In December news broke that 20 Democratic and Republican states had filed an antitrust lawsuit [JURIST report] accusing Mylan and other generic drug companies of conspiring to raise prices on an antibiotic and an oral-diabetes medication. Mylan has denied the charge, but it would not be difficult to guess what the public’s verdict would be.

The Mylan Conspiracy
The US generic drug market is worth a staggering $74.5 billion [PDF]. Generic products account for 88 percent of prescriptions and are crucial to the effort to rein in healthcare costs. In a market with generic substitutes, the cost of a drug falls by 80 percent or more. Robust competition through a measured introduction of generic drugs is therefore crucial in any effort to control healthcare costs.

One battlefront lies in stemming reverse payments, so called because the settlement money flows from the incumbent to the potential generic seeking to challenge the brand’s dominance. In 2013 the Supreme Court held that such settlement agreements could have “significant anticompetitive effects” and could violate the antitrust laws. Subsequent cases by lower courts have taken a broad view of “payments.” For instance non-cash forms of consideration could include the brand company’s agreement not to launch its authorized generic drugs to compete with a generic competitor’s offering, and sharing the duopoly profits.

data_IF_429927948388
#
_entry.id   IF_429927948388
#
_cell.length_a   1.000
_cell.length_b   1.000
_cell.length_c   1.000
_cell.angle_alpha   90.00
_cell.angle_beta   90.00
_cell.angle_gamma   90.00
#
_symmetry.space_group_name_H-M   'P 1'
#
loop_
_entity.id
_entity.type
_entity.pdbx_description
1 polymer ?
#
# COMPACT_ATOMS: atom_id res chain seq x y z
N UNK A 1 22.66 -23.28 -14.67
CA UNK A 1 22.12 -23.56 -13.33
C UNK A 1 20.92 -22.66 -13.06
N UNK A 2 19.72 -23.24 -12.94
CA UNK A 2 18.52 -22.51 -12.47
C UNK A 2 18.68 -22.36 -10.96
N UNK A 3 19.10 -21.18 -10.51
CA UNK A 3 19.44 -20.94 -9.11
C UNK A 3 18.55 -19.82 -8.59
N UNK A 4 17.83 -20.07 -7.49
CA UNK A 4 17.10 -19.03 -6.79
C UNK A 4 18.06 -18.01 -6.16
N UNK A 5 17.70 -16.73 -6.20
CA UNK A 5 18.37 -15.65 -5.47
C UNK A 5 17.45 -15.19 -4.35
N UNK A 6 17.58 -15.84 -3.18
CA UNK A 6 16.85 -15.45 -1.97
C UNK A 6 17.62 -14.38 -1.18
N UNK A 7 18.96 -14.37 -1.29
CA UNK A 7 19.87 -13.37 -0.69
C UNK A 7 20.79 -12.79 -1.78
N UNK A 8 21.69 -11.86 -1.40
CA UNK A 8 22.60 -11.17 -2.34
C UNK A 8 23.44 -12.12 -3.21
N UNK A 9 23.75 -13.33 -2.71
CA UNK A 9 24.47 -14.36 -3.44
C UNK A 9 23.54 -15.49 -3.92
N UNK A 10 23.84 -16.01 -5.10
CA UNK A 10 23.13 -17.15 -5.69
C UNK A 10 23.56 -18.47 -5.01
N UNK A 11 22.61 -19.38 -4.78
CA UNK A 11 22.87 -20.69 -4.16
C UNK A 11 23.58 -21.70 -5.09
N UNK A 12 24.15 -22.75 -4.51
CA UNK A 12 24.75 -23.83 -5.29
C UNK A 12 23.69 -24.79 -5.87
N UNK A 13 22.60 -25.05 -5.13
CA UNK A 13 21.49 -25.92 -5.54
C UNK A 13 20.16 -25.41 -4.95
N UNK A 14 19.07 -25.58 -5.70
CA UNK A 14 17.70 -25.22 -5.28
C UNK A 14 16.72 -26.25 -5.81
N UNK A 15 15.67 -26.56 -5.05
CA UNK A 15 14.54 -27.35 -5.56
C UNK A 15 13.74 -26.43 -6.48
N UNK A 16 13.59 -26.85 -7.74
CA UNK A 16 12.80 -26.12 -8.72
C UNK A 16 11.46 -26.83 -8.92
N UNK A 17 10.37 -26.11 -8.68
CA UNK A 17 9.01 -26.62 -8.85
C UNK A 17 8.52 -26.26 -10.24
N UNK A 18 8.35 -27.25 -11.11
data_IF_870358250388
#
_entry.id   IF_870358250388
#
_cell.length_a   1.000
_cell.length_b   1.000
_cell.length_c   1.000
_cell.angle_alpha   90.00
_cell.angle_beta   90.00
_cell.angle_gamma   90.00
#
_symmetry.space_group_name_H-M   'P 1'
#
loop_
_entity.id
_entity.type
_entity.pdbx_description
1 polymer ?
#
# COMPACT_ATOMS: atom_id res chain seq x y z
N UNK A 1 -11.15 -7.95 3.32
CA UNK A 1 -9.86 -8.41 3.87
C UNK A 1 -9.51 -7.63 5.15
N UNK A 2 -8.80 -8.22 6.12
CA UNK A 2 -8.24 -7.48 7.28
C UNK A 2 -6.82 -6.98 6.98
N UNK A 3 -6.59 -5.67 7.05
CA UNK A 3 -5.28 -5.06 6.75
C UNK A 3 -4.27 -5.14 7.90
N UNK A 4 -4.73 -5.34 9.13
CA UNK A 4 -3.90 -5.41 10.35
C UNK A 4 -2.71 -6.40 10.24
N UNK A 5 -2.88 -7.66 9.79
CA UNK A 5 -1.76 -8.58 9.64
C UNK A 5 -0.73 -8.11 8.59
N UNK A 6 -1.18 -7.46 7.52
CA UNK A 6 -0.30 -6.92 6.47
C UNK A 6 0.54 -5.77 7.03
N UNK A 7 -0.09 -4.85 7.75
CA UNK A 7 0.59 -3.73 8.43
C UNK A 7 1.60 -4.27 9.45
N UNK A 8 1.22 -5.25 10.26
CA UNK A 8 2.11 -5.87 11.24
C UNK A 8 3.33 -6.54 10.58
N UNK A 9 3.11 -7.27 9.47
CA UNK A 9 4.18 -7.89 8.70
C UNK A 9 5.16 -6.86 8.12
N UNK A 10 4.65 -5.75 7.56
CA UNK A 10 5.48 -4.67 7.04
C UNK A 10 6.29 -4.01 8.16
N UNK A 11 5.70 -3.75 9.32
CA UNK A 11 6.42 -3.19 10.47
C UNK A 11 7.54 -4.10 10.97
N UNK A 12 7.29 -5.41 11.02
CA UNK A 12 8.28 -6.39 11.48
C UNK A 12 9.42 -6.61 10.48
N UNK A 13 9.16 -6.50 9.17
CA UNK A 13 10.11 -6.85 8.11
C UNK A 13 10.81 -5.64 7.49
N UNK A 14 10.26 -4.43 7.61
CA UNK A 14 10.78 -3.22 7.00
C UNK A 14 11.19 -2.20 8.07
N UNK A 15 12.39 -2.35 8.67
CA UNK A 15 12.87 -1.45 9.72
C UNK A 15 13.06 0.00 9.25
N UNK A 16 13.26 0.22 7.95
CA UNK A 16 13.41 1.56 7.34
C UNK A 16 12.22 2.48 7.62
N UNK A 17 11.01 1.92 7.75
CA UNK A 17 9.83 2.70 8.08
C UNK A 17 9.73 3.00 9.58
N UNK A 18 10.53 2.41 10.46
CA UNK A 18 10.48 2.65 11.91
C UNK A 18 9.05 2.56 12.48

Another battlefront is found in “product hopping” cases. This happens when a brand company switches from one formulation of the drug to another to evade state drug product substitution laws. These laws allow or require pharmacies to substitute generic versions of brand prescriptions. Courts have distinguished between anticompetitive “hard switches,” where the brand company removes the original drug from circulation, and generally permissible “soft switches,” where the original drug remains on the market.